An Indian Civilizational Perspective

Swami Vivekananda – A Light Beyond Dimensions and Geographies

Swami.jpgYesterday, January 12th was Swami Vivekananda’s birthday. He was born in 1863. His first grand entry on the stage was in 1893 in Chicago where he made the speech at the World Parliament of Religions (get the MP3 files from here). After that he stayed in the US and gave many lectures, which are all encapsulated in “The Complete Works of Swami Vivekananda”.

Swami Vivekananda, born Narendranath Dutta, was a very logical and practical man. He had many interests including philosophy, scriptures, and music. He was a trained vocalist and instrumentalist in Indian Classical Music. He had been steeped in the writings of contemporary western philosophers and scientists like David Hume, Immanuel Kant, Johann Gottlieb Fichte, Baruch Spinoza, Georg W. F. Hegel, Arthur Schopenhauer, Auguste Comte, Herbert Spencer, John Stuart Mill, and Charles Darwin. He was a genius for his age and was recognized by his professors and other luminaries of his time as such.

We all know of his contribution to the revival of Spiritual discourse in India and in the West, but we don’t know that he also changed the destiny of science within India. On the voyage from Japan to Chicago, he met another Indian luminary – Jamsetji Tata. He suggested Tata to start a scientific research institution. Although the young Swami declined to lead the institute, when invited by Jamsetji, the institution went on to become Tata Institute of Fundamental Research (TIFR). [A Voyage in 1893 that Changed India – for letter from Jamsetji to Swami Vivekananda]

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For all those who don’t know, the Swami was also a poet. Please see one of his poems written in his own handwriting (click on the pic for larger view):

One circle more the spiral path of life ascends
And time’s restless shuttle – running back and fro
Through maze of warp and woof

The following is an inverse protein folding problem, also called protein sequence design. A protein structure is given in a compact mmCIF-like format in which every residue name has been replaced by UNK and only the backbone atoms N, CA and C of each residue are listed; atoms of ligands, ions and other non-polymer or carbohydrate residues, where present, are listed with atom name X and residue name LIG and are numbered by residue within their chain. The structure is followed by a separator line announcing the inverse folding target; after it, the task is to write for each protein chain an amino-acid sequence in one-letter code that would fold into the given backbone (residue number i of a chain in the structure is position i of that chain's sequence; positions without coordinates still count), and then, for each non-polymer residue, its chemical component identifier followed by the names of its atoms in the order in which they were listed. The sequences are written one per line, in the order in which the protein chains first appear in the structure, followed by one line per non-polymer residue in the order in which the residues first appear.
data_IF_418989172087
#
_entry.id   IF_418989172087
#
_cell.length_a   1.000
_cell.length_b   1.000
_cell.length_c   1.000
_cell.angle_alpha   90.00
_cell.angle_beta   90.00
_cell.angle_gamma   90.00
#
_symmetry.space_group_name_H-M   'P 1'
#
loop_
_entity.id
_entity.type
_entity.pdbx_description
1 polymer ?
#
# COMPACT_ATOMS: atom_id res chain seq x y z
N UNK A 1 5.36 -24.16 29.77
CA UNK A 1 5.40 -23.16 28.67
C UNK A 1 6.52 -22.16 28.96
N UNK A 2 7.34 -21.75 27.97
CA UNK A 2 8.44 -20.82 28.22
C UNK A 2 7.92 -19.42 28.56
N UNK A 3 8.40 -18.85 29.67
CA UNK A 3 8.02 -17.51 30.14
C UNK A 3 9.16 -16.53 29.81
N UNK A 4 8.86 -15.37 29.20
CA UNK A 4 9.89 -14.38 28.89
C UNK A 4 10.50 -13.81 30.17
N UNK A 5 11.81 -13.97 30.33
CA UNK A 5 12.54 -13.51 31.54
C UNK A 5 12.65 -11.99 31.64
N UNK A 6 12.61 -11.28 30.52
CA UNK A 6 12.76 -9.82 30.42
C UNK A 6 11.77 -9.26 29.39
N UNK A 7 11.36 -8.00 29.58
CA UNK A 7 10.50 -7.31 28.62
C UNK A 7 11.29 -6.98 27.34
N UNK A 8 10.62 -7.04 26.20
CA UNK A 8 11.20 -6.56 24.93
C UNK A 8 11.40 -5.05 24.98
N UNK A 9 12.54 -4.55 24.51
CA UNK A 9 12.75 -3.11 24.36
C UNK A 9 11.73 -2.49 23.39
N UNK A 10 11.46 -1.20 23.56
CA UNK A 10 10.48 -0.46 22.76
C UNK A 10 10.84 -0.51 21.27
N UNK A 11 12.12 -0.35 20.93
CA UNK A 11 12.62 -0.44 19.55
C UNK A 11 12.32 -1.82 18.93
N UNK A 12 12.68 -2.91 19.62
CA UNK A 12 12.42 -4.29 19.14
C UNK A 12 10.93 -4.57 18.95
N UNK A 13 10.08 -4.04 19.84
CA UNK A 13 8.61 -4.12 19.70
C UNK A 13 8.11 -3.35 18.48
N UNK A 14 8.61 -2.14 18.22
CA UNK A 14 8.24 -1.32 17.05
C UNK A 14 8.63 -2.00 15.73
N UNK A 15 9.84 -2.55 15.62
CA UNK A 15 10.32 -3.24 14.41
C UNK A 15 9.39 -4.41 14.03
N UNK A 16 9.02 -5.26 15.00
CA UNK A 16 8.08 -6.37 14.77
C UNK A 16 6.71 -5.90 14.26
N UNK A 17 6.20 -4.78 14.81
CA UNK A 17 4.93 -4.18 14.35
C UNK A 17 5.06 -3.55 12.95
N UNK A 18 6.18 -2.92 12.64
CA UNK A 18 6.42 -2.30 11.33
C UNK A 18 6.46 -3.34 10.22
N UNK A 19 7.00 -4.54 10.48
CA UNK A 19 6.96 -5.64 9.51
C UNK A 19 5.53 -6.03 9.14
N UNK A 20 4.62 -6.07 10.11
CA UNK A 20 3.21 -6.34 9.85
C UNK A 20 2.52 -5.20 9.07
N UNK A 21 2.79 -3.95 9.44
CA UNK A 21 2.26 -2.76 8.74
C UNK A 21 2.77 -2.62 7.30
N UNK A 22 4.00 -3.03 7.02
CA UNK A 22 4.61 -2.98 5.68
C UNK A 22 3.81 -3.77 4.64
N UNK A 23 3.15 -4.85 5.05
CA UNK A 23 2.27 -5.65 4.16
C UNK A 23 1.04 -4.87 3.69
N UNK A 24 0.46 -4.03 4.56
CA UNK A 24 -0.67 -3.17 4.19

of shining
threads of life – spins out a stronger piece.

Hand in hand they stand – and try to
fathom depths whence
springs eternal love, each in other’s eyes;

And find
No hold o’er that age but brings the youth anew –
And time – the good, the pure, the true.

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Swami Vivekananda was one of those few who fired the imagination of many generations to come. He was not an easy disciple to have. He went to Ramakrishna Paramhans but despite his evidence when asked by Naren ‘Do you believe in God, Sir?’ His Guru replied ‘Yes”. The young disciple asked again ‘Can you prove it, Sir?’ – the Guru showed the splendour – yet the Young skeptic wasn’t sure. He would run away from the Guru. Ramakrishna would run after him to the anguish of his other disciples, and beg for him to return. When asked by these steadfast and faithful disciples why the Guru showed such discriminatory behavior, Ramakrishna would say – that what this man can do no one else can.. I have to prepare him for that task.

That is the beauty and grace of a Guru. He works toward a goal of fostering spiritual awakening everywhere in the world. Vivekananda was the tool that Ramakrishna used. And as Ramakrishna said – NO ONE else could do what he had prepared Naren to do as Swami Vivekananda! No one had prior to him and no one since!

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